Sparks v. Vista Del Mar Child and Family Services: Court Refuses To Enforce Arbitration Clause Contained In Employee Handbook


by Sayema Hameed

If an employer includes an arbitration clause in a written employee handbook, provides the handbook to an employee, and obtains a written acknowledgment of receipt of the handbook from the employee, is that enough to enable the employer to compel arbitration of the employee’s wrongful termination claims?  In a recent case, the California Court of Appeal has said “NO.”

Hoover v. American Income Life Insurance Company: California Court Rules That Labor Code Wage Claims Are Not Subject To Arbitration


by Sayema Hameed

In the “fluid and volatile” world of employee arbitration agreements, the California Court of Appeal has issued yet another opinion.  In the wage-and-hour case Hoover v. American Income Life Insurance Company (Fourth District, Div. Tow, Case No. E052864, filed 5/16/12, pub. ordered 6/13/12), the Court ruled that the plaintiff’s statutory wage claims under the California Labor Code and Business and Professions Code were not subject to arbitration.  In addition, the defendant’s 15-month delay in seeking arbitration constituted a waiver of the right to compel arbitration.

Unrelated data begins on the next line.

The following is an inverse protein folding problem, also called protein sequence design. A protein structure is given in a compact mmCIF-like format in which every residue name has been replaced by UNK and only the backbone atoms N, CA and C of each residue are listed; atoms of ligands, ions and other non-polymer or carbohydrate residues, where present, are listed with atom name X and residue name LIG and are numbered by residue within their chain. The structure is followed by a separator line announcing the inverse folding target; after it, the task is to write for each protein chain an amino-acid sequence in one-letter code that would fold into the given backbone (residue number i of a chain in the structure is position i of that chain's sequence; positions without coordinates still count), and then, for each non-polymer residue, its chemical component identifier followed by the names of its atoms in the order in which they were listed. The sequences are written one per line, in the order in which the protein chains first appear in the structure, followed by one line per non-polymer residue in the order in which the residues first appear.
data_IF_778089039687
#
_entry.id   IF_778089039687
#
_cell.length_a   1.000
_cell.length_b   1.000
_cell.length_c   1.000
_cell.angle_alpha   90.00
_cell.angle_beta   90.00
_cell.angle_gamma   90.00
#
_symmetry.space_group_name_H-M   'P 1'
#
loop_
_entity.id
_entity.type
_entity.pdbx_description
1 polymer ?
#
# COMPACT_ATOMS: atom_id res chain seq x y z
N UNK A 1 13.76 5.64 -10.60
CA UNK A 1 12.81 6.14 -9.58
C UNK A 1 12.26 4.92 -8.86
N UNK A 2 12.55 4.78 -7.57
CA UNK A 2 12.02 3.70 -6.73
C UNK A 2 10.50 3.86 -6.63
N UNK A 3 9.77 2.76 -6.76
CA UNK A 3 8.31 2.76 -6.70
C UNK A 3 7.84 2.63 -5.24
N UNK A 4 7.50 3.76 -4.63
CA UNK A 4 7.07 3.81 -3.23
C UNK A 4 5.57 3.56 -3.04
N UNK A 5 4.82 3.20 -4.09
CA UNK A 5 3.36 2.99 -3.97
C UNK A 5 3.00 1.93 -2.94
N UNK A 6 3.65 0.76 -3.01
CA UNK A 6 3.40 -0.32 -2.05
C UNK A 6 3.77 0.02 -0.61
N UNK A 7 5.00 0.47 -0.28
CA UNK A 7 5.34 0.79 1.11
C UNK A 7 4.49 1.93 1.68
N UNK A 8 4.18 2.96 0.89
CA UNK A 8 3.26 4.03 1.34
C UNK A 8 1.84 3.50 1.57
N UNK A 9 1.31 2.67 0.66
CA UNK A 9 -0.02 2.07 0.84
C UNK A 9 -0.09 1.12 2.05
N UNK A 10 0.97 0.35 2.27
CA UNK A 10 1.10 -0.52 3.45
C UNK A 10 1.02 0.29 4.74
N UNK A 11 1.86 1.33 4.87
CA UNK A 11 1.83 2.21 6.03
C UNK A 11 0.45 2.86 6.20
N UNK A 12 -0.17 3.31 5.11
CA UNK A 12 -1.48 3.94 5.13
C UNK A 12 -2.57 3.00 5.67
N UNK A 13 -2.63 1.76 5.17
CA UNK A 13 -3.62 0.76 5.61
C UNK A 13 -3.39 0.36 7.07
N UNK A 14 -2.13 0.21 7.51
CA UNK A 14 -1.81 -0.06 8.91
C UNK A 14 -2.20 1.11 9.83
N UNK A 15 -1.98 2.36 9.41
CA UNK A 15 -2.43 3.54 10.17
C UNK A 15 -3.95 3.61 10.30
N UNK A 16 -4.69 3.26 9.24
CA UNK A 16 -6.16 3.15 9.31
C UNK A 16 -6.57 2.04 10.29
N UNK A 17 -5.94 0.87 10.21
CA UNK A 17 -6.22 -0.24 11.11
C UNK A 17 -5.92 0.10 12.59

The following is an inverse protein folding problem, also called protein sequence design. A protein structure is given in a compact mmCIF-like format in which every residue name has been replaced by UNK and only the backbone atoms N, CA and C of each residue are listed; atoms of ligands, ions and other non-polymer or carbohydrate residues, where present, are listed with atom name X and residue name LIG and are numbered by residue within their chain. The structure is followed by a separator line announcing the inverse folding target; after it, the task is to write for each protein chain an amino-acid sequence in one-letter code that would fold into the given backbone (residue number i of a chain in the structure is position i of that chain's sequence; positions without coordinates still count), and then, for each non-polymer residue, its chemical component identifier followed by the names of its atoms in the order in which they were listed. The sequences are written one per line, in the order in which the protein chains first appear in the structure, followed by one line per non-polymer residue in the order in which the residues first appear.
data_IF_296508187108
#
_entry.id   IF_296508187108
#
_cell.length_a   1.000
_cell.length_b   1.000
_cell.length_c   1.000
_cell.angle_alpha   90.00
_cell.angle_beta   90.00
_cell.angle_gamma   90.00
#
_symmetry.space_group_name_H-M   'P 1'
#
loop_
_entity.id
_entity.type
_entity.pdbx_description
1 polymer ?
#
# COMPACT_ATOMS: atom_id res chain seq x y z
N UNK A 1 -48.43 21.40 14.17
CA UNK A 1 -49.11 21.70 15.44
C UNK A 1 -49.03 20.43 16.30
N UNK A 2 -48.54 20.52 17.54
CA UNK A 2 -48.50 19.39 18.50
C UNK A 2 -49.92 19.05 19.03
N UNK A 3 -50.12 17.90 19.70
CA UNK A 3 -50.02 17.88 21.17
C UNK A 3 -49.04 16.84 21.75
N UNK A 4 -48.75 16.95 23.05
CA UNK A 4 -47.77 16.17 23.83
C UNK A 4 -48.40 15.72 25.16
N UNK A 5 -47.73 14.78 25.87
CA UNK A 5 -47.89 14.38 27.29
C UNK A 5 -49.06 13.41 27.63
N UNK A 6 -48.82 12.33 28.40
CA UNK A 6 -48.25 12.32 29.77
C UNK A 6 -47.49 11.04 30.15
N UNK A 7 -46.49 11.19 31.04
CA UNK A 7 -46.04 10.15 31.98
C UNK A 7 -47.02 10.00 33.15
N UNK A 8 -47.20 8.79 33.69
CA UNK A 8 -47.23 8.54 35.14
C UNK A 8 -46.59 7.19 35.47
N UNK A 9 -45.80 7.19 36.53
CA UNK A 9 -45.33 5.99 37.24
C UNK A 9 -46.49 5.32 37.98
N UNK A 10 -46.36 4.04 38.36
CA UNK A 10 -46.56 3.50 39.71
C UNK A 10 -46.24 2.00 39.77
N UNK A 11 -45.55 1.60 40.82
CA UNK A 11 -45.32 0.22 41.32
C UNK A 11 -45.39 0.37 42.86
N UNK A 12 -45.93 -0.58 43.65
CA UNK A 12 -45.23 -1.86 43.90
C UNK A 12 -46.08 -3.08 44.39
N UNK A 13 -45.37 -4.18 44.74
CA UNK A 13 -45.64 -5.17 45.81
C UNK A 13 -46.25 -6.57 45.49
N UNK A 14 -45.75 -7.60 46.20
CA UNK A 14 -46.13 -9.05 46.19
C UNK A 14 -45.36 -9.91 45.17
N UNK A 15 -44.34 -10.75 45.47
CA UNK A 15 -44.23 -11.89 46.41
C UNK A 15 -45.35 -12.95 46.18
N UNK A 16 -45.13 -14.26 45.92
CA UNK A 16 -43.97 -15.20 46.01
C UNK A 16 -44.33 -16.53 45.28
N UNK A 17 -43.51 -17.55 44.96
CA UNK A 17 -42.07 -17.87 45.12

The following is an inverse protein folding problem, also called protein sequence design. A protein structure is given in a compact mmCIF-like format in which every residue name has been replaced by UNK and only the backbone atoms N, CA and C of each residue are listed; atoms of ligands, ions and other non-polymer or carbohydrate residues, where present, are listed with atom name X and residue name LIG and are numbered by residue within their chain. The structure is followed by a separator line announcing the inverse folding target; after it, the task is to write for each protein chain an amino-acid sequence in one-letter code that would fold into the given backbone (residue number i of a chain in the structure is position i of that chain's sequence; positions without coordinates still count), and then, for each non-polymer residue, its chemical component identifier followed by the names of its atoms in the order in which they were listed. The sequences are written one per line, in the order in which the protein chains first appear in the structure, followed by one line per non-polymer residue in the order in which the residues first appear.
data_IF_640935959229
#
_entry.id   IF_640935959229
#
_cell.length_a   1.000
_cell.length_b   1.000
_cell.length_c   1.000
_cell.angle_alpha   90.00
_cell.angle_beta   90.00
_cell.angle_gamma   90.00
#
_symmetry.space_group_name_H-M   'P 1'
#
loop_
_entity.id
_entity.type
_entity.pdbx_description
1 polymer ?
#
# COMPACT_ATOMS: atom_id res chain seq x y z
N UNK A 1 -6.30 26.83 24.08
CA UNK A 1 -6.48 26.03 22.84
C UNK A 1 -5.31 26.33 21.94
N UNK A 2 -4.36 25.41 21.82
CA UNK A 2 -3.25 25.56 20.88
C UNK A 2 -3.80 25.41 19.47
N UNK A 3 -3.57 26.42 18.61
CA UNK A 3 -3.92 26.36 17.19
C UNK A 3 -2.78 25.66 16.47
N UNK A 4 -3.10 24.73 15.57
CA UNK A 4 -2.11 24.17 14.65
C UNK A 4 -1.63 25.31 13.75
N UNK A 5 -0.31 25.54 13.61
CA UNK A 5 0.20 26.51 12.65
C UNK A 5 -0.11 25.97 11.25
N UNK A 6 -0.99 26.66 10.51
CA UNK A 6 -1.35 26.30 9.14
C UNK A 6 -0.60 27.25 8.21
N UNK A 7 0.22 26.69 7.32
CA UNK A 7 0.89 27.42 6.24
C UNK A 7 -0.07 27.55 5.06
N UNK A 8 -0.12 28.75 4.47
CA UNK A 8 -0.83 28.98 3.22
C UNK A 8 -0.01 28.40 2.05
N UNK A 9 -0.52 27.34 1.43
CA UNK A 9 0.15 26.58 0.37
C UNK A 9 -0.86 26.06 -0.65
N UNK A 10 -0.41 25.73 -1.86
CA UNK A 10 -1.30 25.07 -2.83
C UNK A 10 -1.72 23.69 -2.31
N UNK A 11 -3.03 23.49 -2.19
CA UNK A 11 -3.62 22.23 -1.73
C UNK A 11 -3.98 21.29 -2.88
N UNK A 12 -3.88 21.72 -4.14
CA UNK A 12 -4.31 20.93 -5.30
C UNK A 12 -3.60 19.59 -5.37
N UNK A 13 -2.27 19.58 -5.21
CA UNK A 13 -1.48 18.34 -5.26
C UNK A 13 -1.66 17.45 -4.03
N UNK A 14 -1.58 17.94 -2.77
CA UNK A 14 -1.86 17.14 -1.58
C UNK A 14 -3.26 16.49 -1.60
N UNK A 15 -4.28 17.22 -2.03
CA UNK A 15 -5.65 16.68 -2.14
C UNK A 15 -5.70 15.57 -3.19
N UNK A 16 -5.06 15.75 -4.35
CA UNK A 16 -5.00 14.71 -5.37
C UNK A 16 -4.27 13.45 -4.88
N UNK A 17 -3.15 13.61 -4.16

Iskanian v. CLS Transportation Los Angeles, LLC: California Court Applies Concepcion To Uphold Class Action Waiver In Employee Arbitration Agreement


by Sayema Hameed

In the ever changing legal landscape of employee arbitration agreements, there has been a lot of tension between federal law and California law concerning the enforcement of such agreements.

California case law previously prohibited class action waivers in arbitration agreements when included in consumer contracts of adhesion (known as the “Discover Bank Rule” from Discover Bank v. Superior Court (Boehr) (2005) 36 Cal. 4th 148, 153). Then in April 2011, the United States Supreme Court decided AT&T Mobility LLC v. Concepcion (2011) ___ U.S. ___ [131 S.Ct. 1740] (“Concepcion“), holding that the Federal Arbitration Act preempts the Discover Bank Rule and upholding the enforceability of class action waivers in arbitration agreements.